• During planting, set out the plants eighteen inches apart with rows spaced four feet apart—to allow for adequate sprawling room.
  • The holes should be broad and deep enough to house the entire root system without curling or bending.
  • As you cover back the roots, ensure that the crown rests at ground level; otherwise, it will suffer rot.
  • Water thoroughly after planting to help with root establishment.

How do you take care of a strawberry plant?

Strawberry care is all about availing the plant’s needs for water, sunlight, nutrients, and temperature.

Water—particularly moisture—is vital to strawberries considering their shallow roots.

  • Do strawberries need a lot of water? How many times do you water strawberries?

Strawberries require lots of water when developing runners and flowers and late in the summer—when they’ve fully matured and are preparing for winter dormancy.

But generally, in normal conditions, about an inch (of water) per square foot each week will suffice.

  • Mulch with pine straw, black plastic, or shredded leaves to keep the plant hydrated and suppress weeds. Regular weeding by hand in the early months of planting will also help keep the plant clean.
  • Feed with an all-purpose fertilizer for solid growth and excellent fruit production.
  • After fruiting, most strawberry varieties produce numerous runners with daughter plants at the tip.

Remove most of the runner plants to encourage more fruiting.

Do strawberries need a trellis to grow?

A trellis is not required for strawberry plants, but it can help support the plant and keep the fruit off of the ground.

Should I cut my strawberry plants back for winter?

In most cases, strawberry plants do not need to be cut back for winter. However, if the plants are in pots, they may need to be pruned to prevent them from getting too large.

How do you care for a potted strawberry plant?

A little goes a long way in potted strawberry plant care!

  • Make sure to position the pot in a location that provides at least eight to twelve hours of sunlight per day—for maximum flowering and fruiting.
  • Water the berries twice a week or whenever the soil (an inch below the surface) feels dry.

Closely monitor the plants’ water needs, especially during prolonged hot, dry weather, considering that soil in containers tends to dry out faster than that on the ground. During this time, you may need to irrigate twice daily.

  • Every three or four weeks, offer your strawberries a supplemental feeding with a balanced liquid fertilizer, giving them a bite of the same in the fall—when they begin to form perennating buds within the crown(s).
  • Offer winter protection

Now, you may be wondering…

Can strawberry plants survive winter in pots?

The answer is yes.

Although they produce best when left to go dormant during winter, strawberries still benefit from some shelter, especially in colder regions where the roots might freeze.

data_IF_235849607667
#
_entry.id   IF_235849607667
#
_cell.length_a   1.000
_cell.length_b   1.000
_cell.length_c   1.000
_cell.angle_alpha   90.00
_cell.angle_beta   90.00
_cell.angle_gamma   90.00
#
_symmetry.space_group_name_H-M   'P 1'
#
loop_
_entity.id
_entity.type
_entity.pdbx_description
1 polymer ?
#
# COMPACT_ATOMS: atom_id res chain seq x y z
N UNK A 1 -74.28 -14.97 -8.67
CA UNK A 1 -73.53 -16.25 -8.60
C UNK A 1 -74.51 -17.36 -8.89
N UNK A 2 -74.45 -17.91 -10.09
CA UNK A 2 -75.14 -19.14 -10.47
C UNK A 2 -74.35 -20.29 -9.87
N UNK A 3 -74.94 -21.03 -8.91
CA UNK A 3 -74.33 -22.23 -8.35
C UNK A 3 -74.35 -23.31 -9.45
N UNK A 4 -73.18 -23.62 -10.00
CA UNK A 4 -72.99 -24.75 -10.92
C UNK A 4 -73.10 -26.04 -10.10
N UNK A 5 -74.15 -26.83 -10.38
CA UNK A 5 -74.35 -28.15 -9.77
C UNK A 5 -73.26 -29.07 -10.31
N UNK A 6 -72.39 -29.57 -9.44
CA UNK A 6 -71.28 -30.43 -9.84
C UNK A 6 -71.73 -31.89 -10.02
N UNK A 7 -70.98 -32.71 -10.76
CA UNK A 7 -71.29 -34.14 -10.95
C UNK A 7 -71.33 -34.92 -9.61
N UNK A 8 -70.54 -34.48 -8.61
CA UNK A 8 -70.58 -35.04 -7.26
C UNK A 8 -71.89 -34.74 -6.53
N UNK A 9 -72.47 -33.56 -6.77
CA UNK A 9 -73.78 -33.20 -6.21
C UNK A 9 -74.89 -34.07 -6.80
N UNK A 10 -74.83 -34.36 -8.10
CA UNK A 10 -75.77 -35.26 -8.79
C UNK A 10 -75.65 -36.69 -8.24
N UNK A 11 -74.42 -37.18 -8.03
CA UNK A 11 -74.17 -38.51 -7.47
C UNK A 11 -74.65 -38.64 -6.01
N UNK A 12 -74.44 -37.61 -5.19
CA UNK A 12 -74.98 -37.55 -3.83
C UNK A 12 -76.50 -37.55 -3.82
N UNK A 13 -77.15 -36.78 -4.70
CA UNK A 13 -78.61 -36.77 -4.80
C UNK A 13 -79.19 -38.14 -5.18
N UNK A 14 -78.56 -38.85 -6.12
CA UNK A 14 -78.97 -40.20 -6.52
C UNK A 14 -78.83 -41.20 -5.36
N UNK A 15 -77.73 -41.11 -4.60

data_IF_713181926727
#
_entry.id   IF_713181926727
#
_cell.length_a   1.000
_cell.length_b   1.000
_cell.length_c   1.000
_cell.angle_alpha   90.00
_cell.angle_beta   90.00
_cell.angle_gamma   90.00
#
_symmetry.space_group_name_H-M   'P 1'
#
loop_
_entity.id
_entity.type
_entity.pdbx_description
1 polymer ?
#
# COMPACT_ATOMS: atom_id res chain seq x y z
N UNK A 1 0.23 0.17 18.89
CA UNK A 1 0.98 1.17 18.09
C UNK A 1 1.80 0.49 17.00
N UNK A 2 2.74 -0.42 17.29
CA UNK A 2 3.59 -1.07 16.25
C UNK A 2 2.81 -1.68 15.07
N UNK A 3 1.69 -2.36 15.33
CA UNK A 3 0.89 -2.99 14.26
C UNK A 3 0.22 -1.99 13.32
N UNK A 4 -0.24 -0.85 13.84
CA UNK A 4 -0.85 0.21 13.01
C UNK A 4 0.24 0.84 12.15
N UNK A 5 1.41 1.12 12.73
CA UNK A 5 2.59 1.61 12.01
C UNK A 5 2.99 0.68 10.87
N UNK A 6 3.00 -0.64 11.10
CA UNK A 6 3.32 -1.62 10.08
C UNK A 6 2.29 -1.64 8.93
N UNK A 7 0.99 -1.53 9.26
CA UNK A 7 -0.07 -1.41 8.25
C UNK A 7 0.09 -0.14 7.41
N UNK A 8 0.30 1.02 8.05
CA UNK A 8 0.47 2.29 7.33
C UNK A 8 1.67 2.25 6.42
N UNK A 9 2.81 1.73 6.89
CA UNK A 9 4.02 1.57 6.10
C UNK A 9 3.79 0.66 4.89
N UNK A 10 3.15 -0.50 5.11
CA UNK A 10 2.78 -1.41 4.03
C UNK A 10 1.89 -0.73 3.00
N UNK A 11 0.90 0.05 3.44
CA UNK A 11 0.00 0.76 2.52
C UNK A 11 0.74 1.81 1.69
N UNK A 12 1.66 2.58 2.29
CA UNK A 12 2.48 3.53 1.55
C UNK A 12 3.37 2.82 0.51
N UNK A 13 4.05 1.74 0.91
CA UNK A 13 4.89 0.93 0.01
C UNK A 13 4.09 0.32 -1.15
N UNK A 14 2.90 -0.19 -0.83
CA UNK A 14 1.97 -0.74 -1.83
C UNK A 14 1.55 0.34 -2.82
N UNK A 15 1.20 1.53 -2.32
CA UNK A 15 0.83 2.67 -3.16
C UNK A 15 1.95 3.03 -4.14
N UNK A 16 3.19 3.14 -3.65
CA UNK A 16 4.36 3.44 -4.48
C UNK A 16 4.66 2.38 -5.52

In such freezing temperatures, even containers might crack if left outside; therefore, consider moving them under a deck or into an unheated garage for protection.

Irrigate only when the soil feels excessively dry, then mulch, leaving the pot in place.

  • Strawberries are short-lived perennials, so be sure to replace them every three years when their vigor diminishes, and they begin dying off.

Alternatively, snip the runners and spread them out in the pot(s) to birth new strawberry plants at no extra cost.

Strawberry Harvest and Storage

Harvest only fully ripe (red) berries; pick every three days.

Avoid pulling the berry. Instead, cut it by the stem—to avoid damaging the plant.

Store your unwashed berries for three to five days in the refrigerator or the freezer for up to two months.

strawberry pancakes
Sliced strawberries from my garden–prepped up for my favorite strawberry pancakes.

How to Grow Strawberries Free of Pests and Diseases

  • Strawberries may suffer powdery mildew or gray mold and occasionally be preyed on by slugs, Japanese beetles, and spider mites.
  • Ensure the beds stay weed-free and use a gritty mulch to keep off the slugs and bugs.
  • For treating beetles, use neem seed oil and pureed garlic to spray the plants.
  • On the other hand, Bird netting is excellent for ensuring the birds don’t munch the delicacies before you have a chance to.
container gardening
I love the versatility of my stacking pots; I grow strawberries in these. My brand went out of business, but you can find a similar unit on Amazon–check this one out!

The Takeaway: You Can Grow Strawberries in Your Yard and Enjoy the Sweet Benefits

Strawberries are a delicious and relatively easy-to-grow fruit that can be enjoyed fresh or in various recipes.

Although they require some care and attention, the reward of fresh berries is worth the effort. With a bit of patience and maintenance, you can grow strawberries and enjoy them in your garden for years to come.